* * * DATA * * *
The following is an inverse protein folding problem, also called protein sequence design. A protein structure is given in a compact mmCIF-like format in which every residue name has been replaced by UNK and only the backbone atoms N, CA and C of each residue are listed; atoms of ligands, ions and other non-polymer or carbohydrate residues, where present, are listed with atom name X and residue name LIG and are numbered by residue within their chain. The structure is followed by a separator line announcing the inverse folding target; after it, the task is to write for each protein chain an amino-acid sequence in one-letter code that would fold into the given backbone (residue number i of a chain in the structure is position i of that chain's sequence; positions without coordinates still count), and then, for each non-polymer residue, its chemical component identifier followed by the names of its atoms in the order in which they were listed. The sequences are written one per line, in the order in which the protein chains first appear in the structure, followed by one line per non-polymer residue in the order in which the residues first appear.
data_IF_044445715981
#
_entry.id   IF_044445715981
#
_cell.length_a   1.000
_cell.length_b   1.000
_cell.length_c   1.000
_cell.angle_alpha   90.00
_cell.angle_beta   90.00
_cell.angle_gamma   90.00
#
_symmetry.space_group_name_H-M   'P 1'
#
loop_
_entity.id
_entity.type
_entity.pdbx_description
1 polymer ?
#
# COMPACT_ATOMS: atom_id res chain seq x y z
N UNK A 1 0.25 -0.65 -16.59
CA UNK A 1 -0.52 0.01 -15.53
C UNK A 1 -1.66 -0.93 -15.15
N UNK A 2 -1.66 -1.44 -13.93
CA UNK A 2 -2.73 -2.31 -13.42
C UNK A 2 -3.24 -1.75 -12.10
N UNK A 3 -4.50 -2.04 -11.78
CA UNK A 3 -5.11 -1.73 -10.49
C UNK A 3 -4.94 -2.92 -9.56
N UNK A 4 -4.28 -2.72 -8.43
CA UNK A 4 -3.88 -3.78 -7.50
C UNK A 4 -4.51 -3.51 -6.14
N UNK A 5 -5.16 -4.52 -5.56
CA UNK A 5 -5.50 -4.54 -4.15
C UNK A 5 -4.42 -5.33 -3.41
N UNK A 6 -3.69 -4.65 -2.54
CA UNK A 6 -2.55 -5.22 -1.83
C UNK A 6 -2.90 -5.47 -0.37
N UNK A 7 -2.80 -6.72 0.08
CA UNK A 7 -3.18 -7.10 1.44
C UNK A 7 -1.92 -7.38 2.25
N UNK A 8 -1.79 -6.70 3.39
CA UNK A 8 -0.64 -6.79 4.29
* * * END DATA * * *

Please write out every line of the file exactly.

The following is an inverse protein folding problem, also called protein sequence design. A protein structure is given in a compact mmCIF-like format in which every residue name has been replaced by UNK and only the backbone atoms N, CA and C of each residue are listed; atoms of ligands, ions and other non-polymer or carbohydrate residues, where present, are listed with atom name X and residue name LIG and are numbered by residue within their chain. The structure is followed by a separator line announcing the inverse folding target; after it, the task is to write for each protein chain an amino-acid sequence in one-letter code that would fold into the given backbone (residue number i of a chain in the structure is position i of that chain's sequence; positions without coordinates still count), and then, for each non-polymer residue, its chemical component identifier followed by the names of its atoms in the order in which they were listed. The sequences are written one per line, in the order in which the protein chains first appear in the structure, followed by one line per non-polymer residue in the order in which the residues first appear.
data_IF_044445715981
#
_entry.id   IF_044445715981
#
_cell.length_a   1.000
_cell.length_b   1.000
_cell.length_c   1.000
_cell.angle_alpha   90.00
_cell.angle_beta   90.00
_cell.angle_gamma   90.00
#
_symmetry.space_group_name_H-M   'P 1'
#
loop_
_entity.id
_entity.type
_entity.pdbx_description
1 polymer ?
#
# COMPACT_ATOMS: atom_id res chain seq x y z
N UNK A 1 0.25 -0.65 -16.59
CA UNK A 1 -0.52 0.01 -15.53
C UNK A 1 -1.66 -0.93 -15.15
N UNK A 2 -1.66 -1.44 -13.93
CA UNK A 2 -2.73 -2.31 -13.42
C UNK A 2 -3.24 -1.75 -12.10
N UNK A 3 -4.50 -2.04 -11.78
CA UNK A 3 -5.11 -1.73 -10.49
C UNK A 3 -4.94 -2.92 -9.56
N UNK A 4 -4.28 -2.72 -8.43
CA UNK A 4 -3.88 -3.78 -7.50
C UNK A 4 -4.51 -3.51 -6.14
N UNK A 5 -5.16 -4.52 -5.56
CA UNK A 5 -5.50 -4.54 -4.15
C UNK A 5 -4.42 -5.33 -3.41
N UNK A 6 -3.69 -4.65 -2.54
CA UNK A 6 -2.55 -5.22 -1.83
C UNK A 6 -2.90 -5.47 -0.37
N UNK A 7 -2.80 -6.72 0.08
CA UNK A 7 -3.18 -7.10 1.44
C UNK A 7 -1.92 -7.38 2.25
N UNK A 8 -1.79 -6.70 3.39
CA UNK A 8 -0.64 -6.79 4.29